We express our gratitude to the Public Health Department of Bremen for participating in the case-control study as well as all other involved Public Health institutions for their organizational and technical support. We acknowledge the work of the laboratory staff at the Technical University of Dresden, at the Governmental Institute of Public Health of Lower Saxony, at the London Food, Water and Environmental Laboratory, Local and Regional Services, Colindale, UK, Respiratory and Systemic Infection Laboratory, Health Protection Agency, Centre for Infections, UK and at Chelmsford Health Protection Agency Food Water and Environmental Laboratory, UK. In addition, we also acknowledge the epidemiological advice of J. Seydel, Head of the Department of Epidemiology at the Medical School Hannover, Germany and the assistance of Harwich and Dover Port Health Authorities, UK.
1. Fraser, DW, et al. Legionnaires' disease: description of an epidemic of pneumonia. New England Journal of Medicine 1977; 297: 1189–1197.
2. Joseph, C. Legionnaires' disease in Europe 2000–2002. Epidemiology and Infection 2004; 132: 417–424.
3. Jernigan, DB, et al. Outbreak of Legionnaires' disease among cruise ship passengers exposed to a contaminated whirlpool spa. Lancet 1996; 347: 494–499.
4. Anon. Legionella on board a cruise ship [Editorial]. CDR Weekly 1998; 27: 237.
5. Rowbotham, TJ. Legionellosis associated with ships: 1977 to 1997. Communicable Disease and Public Health 1998; 3: 146–151.
6. Regan, CM, et al. Outbreak of Legionnaires' disease on a cruise ship: lessons for international surveillance and control. Communicable Disease and Public Health 2003; 2: 152–156.
7. Kura, F, et al. Outbreak of Legionnaires' disease on a cruise ship linked to spa-bath filter stones contaminated with Legionella pneumophila serogroup 5. Epidemiology and Infection 2006; 134: 385–391.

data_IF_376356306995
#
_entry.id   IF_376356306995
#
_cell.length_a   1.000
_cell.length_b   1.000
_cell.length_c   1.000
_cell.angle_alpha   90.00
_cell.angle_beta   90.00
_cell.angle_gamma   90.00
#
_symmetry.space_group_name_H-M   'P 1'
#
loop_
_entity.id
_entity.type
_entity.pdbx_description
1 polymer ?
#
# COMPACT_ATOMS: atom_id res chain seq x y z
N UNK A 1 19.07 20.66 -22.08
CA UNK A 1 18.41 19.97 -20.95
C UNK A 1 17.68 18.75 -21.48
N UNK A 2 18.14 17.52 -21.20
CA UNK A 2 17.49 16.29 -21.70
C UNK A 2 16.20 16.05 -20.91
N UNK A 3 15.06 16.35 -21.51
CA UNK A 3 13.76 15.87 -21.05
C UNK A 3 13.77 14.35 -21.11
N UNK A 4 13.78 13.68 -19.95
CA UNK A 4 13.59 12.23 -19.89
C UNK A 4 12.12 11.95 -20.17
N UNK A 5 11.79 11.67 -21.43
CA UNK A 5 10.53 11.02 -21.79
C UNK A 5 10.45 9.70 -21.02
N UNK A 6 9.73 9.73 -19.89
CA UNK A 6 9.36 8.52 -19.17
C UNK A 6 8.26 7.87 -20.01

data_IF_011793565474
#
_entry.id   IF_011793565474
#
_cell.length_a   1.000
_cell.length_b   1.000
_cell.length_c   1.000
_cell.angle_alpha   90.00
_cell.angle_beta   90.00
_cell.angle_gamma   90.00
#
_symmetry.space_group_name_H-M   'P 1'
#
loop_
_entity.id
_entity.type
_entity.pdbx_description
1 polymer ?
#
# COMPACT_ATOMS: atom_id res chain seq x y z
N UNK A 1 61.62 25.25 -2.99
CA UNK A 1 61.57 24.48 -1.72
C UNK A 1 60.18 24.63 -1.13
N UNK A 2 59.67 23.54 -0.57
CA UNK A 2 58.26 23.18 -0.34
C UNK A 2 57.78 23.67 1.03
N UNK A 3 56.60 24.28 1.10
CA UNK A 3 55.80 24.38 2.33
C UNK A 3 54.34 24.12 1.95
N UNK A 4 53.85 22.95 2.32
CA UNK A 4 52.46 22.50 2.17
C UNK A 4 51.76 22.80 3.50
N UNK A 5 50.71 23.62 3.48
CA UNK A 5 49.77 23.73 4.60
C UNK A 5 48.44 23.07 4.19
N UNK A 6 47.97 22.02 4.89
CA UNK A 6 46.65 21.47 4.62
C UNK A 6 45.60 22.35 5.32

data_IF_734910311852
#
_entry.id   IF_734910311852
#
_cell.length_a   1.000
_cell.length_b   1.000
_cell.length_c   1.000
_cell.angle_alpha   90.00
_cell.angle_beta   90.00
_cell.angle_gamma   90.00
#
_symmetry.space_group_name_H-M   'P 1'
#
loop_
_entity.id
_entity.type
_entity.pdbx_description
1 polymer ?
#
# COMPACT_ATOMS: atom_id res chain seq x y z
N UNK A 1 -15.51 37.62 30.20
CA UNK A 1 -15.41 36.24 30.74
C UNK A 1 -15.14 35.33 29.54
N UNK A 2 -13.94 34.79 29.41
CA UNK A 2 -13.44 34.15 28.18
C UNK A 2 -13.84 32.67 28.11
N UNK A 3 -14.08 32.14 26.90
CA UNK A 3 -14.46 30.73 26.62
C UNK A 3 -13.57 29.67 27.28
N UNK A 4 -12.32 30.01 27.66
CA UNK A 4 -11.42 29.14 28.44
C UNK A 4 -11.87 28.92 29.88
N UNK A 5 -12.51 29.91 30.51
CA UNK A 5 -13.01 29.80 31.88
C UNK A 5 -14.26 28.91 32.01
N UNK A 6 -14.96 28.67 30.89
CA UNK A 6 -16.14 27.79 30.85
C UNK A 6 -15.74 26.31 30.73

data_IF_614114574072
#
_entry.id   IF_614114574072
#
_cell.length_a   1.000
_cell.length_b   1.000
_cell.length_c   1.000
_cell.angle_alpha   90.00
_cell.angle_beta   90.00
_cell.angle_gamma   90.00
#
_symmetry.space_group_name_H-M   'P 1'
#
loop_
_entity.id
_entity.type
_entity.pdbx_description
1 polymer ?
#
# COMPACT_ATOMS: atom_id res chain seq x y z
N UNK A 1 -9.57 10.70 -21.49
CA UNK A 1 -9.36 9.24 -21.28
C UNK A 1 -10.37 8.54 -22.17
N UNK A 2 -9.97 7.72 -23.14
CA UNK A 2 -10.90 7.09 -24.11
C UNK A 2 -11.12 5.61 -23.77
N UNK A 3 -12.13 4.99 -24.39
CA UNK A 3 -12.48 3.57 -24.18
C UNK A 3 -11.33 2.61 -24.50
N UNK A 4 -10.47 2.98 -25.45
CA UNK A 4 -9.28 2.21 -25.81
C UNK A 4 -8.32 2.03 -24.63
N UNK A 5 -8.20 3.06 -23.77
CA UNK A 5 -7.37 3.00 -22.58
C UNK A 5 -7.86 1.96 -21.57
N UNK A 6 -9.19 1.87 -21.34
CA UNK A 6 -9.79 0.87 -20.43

8. Edelstein, PH, Cetron, MS. Editorial response: sea, wind and pneumonia. Clinical Infectious Diseases 1999; 28: 39–41.
9. Pastoris, MC, et al. Legionnaires' disease on a cruise ship linked to the water supply system: clinical and public health implications. Clinical Infectious Diseases 1999; 28: 33–38.
10. EWGLI. European Working Group for Legionella Infections (www.ewgli.org). Accessed 25 October 2006.
12. Lück, PC, Helbig, JH, Schuppler, M. Epidemiology and laboratory diagnosis of Legionella infections. Journal of Laboratory Medicine 2002; 26: 174–182.
13. Helbig, JH, et al. Clinical utility of urinary antigen detection for diagnosis of community-acquired, travel-associated, and nosocomial legionnaires' disease. Journal of Clinical Microbiology 2003; 41: 838–840.
14. International Organization for Standardization (ISO). Water quality – detection and enumeration of Legionella. ISO 11731. Geneva, 1998.
15. Helbig, JH, et al. Antigenic lipopolysaccharide components of Legionella pneumophila recognized by monoclonal antibodies: possibilities and limitations for division of the species into serogroups. Journal of Clinical Microbiology 1997; 35: 2841–2845.
16. Gaia, V, et al. Consensus sequence-based scheme for epidemiological typing of clinical and environmental isolates of Legionella pneumophila. Journal of Clinical Microbiology 2005; 43: 2047–2052.
17. Armon, R, et al. Controlling biofilm formation by hydrogen peroxide and silver combined disinfectant. Water Science and Technology 2000; 42: 187–192.
18. Health & Safety Executive/Health Protection Agency. Management of Spa Pools: Controlling the risk of infection. London: Health Protection Agency, 2006.
19. Den Boer, JW, et al. A large outbreak of Legionnaires' disease at a flower show, the Netherlands, 1999. Emerging Infectious Diseases 2002; 8: 37–43.